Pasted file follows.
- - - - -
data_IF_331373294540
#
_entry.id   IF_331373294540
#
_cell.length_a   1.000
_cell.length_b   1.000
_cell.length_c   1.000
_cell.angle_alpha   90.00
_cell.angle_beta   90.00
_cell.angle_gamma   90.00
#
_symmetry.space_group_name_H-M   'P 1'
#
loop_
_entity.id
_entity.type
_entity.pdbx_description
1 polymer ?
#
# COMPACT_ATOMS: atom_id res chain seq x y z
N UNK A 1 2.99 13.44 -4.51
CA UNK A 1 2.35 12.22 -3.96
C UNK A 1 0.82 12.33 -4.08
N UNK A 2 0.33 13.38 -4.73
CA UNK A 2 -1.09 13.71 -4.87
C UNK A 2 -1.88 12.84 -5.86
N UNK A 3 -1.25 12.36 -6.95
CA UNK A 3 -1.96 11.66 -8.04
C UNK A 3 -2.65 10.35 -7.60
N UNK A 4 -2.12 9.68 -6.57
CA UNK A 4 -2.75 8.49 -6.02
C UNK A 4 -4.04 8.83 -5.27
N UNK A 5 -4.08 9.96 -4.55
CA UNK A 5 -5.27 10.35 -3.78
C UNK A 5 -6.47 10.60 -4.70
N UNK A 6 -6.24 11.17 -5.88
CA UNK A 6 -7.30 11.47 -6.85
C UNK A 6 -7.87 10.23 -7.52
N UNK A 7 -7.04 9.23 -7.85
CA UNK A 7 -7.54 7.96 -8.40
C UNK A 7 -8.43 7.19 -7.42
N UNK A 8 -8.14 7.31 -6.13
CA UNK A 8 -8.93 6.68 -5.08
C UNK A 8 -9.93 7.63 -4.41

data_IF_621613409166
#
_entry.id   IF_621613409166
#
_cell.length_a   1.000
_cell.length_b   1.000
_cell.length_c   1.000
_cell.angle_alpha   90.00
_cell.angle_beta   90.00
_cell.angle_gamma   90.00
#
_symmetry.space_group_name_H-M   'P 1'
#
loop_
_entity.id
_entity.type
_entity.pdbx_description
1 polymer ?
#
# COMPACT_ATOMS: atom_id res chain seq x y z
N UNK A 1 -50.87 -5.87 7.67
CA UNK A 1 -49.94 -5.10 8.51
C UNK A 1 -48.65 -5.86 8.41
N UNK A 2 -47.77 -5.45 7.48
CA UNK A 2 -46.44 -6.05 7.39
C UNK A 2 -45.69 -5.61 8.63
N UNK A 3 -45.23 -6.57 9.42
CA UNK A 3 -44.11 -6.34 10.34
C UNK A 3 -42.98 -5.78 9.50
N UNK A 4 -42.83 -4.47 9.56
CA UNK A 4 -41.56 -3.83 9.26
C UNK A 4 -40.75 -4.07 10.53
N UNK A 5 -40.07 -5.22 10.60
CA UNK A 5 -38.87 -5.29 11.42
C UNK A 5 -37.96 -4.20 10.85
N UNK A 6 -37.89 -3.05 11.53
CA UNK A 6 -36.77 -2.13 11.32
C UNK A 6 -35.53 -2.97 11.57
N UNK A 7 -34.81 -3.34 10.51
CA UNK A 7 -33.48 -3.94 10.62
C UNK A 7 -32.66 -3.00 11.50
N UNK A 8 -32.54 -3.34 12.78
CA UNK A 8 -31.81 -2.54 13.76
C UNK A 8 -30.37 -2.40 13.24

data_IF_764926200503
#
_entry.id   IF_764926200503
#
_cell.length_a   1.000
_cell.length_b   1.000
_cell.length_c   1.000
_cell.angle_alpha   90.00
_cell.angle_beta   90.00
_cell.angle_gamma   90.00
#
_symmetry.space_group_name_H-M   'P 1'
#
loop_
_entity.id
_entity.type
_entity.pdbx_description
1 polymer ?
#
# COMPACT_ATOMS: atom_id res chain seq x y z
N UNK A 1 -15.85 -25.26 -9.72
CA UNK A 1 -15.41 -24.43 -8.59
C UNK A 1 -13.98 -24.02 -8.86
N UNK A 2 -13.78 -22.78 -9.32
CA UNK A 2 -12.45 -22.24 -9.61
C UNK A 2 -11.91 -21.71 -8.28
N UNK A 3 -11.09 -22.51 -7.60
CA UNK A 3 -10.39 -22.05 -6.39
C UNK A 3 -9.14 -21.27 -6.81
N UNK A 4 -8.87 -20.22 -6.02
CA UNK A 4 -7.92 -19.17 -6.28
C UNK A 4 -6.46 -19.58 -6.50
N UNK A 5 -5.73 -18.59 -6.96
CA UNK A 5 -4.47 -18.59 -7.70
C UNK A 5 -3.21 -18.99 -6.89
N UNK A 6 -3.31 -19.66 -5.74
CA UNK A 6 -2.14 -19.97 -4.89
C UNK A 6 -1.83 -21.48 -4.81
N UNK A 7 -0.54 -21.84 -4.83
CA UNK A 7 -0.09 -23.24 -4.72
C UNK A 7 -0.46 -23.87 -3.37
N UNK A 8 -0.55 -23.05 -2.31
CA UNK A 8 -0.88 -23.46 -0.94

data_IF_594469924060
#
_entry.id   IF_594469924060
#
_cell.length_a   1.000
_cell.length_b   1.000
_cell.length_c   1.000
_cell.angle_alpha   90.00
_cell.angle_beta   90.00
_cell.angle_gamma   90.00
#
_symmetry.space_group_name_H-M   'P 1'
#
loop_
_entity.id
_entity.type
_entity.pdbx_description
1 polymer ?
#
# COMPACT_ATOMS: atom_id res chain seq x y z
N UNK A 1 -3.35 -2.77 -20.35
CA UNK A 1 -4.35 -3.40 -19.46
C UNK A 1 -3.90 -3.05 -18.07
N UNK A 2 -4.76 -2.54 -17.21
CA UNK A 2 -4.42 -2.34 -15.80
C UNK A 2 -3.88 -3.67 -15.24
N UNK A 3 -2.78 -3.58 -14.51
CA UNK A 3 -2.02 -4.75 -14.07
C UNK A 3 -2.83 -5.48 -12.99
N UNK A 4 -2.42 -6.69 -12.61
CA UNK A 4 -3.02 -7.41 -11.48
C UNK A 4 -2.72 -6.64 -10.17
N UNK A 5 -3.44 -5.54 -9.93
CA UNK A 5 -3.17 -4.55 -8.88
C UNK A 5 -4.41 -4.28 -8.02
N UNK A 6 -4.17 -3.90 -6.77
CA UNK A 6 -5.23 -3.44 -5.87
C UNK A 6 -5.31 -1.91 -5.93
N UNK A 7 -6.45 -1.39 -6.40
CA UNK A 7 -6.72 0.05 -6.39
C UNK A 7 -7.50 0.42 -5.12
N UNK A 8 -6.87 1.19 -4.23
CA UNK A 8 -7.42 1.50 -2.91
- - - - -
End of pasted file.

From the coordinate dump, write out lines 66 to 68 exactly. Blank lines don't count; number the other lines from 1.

CA UNK A 1 -49.94 -5.10 8.51
C UNK A 1 -48.65 -5.86 8.41
N UNK A 2 -47.77 -5.45 7.48